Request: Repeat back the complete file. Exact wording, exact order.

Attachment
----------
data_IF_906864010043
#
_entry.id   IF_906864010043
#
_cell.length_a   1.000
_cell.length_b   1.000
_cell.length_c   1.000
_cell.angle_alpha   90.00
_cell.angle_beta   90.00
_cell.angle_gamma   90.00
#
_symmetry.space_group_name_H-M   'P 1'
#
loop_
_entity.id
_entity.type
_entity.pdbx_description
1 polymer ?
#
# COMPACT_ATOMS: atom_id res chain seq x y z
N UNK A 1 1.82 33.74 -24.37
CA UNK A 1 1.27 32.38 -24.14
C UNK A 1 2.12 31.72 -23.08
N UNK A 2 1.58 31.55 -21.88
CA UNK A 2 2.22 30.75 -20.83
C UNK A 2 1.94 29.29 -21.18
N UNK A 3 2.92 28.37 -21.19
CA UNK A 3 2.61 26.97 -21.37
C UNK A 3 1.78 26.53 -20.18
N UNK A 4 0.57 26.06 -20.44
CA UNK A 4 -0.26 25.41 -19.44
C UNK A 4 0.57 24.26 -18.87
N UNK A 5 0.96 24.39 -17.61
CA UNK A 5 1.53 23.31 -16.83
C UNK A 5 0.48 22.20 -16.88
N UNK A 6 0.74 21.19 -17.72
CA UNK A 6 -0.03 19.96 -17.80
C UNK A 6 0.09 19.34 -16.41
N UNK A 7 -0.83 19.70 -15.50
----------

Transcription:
data_IF_906864010043
#
_entry.id   IF_906864010043
#
_cell.length_a   1.000
_cell.length_b   1.000
_cell.length_c   1.000
_cell.angle_alpha   90.00
_cell.angle_beta   90.00
_cell.angle_gamma   90.00
#
_symmetry.space_group_name_H-M   'P 1'
#
loop_
_entity.id
_entity.type
_entity.pdbx_description
1 polymer ?
#
# COMPACT_ATOMS: atom_id res chain seq x y z
N UNK A 1 1.82 33.74 -24.37
CA UNK A 1 1.27 32.38 -24.14
C UNK A 1 2.12 31.72 -23.08
N UNK A 2 1.58 31.55 -21.88
CA UNK A 2 2.22 30.75 -20.83
C UNK A 2 1.94 29.29 -21.18
N UNK A 3 2.92 28.37 -21.19
CA UNK A 3 2.61 26.97 -21.37
C UNK A 3 1.78 26.53 -20.18
N UNK A 4 0.57 26.06 -20.44
CA UNK A 4 -0.26 25.41 -19.44
C UNK A 4 0.57 24.26 -18.87
N UNK A 5 0.96 24.39 -17.61
CA UNK A 5 1.53 23.31 -16.83
C UNK A 5 0.48 22.20 -16.88
N UNK A 6 0.74 21.19 -17.72
CA UNK A 6 -0.03 19.96 -17.80
C UNK A 6 0.09 19.34 -16.41
N UNK A 7 -0.83 19.70 -15.50